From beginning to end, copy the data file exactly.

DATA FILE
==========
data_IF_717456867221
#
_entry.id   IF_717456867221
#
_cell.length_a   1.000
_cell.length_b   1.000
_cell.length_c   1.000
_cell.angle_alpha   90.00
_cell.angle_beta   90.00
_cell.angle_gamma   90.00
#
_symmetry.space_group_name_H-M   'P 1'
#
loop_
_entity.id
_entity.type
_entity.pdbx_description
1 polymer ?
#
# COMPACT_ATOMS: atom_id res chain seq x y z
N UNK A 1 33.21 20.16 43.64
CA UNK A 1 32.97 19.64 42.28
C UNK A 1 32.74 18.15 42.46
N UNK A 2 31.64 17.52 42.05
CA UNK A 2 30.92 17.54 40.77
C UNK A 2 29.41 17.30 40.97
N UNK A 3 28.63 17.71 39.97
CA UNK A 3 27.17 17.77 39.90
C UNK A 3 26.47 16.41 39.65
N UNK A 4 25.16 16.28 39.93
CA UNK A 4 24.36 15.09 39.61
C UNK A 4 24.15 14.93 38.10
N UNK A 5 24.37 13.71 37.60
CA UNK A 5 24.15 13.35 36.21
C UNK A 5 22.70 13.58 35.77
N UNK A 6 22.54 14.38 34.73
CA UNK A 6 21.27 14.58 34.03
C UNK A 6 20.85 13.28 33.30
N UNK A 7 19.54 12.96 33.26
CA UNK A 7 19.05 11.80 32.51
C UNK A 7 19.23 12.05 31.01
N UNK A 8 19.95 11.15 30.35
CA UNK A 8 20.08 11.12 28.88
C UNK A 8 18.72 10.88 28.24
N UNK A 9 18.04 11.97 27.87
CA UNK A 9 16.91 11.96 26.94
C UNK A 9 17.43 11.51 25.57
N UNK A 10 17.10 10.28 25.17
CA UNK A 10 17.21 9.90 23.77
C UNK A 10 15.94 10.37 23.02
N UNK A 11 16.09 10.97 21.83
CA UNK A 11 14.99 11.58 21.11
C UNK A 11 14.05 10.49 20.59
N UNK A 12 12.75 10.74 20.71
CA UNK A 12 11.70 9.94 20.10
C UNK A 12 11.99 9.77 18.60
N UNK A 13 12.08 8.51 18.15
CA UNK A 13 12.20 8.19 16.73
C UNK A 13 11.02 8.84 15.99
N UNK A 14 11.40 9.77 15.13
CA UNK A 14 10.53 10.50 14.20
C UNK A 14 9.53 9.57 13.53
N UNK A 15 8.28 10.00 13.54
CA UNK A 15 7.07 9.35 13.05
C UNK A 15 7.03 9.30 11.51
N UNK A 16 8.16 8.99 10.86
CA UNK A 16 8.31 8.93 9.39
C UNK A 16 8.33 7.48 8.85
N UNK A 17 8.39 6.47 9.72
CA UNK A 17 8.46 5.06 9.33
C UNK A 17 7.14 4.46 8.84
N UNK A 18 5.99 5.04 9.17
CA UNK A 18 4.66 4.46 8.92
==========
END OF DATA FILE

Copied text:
data_IF_717456867221
#
_entry.id   IF_717456867221
#
_cell.length_a   1.000
_cell.length_b   1.000
_cell.length_c   1.000
_cell.angle_alpha   90.00
_cell.angle_beta   90.00
_cell.angle_gamma   90.00
#
_symmetry.space_group_name_H-M   'P 1'
#
loop_
_entity.id
_entity.type
_entity.pdbx_description
1 polymer ?
#
# COMPACT_ATOMS: atom_id res chain seq x y z
N UNK A 1 33.21 20.16 43.64
CA UNK A 1 32.97 19.64 42.28
C UNK A 1 32.74 18.15 42.46
N UNK A 2 31.64 17.52 42.05
CA UNK A 2 30.92 17.54 40.77
C UNK A 2 29.41 17.30 40.97
N UNK A 3 28.63 17.71 39.97
CA UNK A 3 27.17 17.77 39.90
C UNK A 3 26.47 16.41 39.65
N UNK A 4 25.16 16.28 39.93
CA UNK A 4 24.36 15.09 39.61
C UNK A 4 24.15 14.93 38.10
N UNK A 5 24.37 13.71 37.60
CA UNK A 5 24.15 13.35 36.21
C UNK A 5 22.70 13.58 35.77
N UNK A 6 22.54 14.38 34.73
CA UNK A 6 21.27 14.58 34.03
C UNK A 6 20.85 13.28 33.30
N UNK A 7 19.54 12.96 33.26
CA UNK A 7 19.05 11.80 32.51
C UNK A 7 19.23 12.05 31.01
N UNK A 8 19.95 11.15 30.35
CA UNK A 8 20.08 11.12 28.88
C UNK A 8 18.72 10.88 28.24
N UNK A 9 18.04 11.97 27.87
CA UNK A 9 16.91 11.96 26.94
C UNK A 9 17.43 11.51 25.57
N UNK A 10 17.10 10.28 25.17
CA UNK A 10 17.21 9.90 23.77
C UNK A 10 15.94 10.37 23.02
N UNK A 11 16.09 10.97 21.83
CA UNK A 11 14.99 11.58 21.11
C UNK A 11 14.05 10.49 20.59
N UNK A 12 12.75 10.74 20.71
CA UNK A 12 11.70 9.94 20.10
C UNK A 12 11.99 9.77 18.60
N UNK A 13 12.08 8.51 18.15
CA UNK A 13 12.20 8.19 16.73
C UNK A 13 11.02 8.84 15.99
N UNK A 14 11.40 9.77 15.13
CA UNK A 14 10.53 10.50 14.20
C UNK A 14 9.53 9.57 13.53
N UNK A 15 8.28 10.00 13.54
CA UNK A 15 7.07 9.35 13.05
C UNK A 15 7.03 9.30 11.51
N UNK A 16 8.16 8.99 10.86
CA UNK A 16 8.31 8.93 9.39
C UNK A 16 8.33 7.48 8.85
N UNK A 17 8.39 6.47 9.72
CA UNK A 17 8.46 5.06 9.33
C UNK A 17 7.14 4.46 8.84
N UNK A 18 5.99 5.04 9.17
CA UNK A 18 4.66 4.46 8.92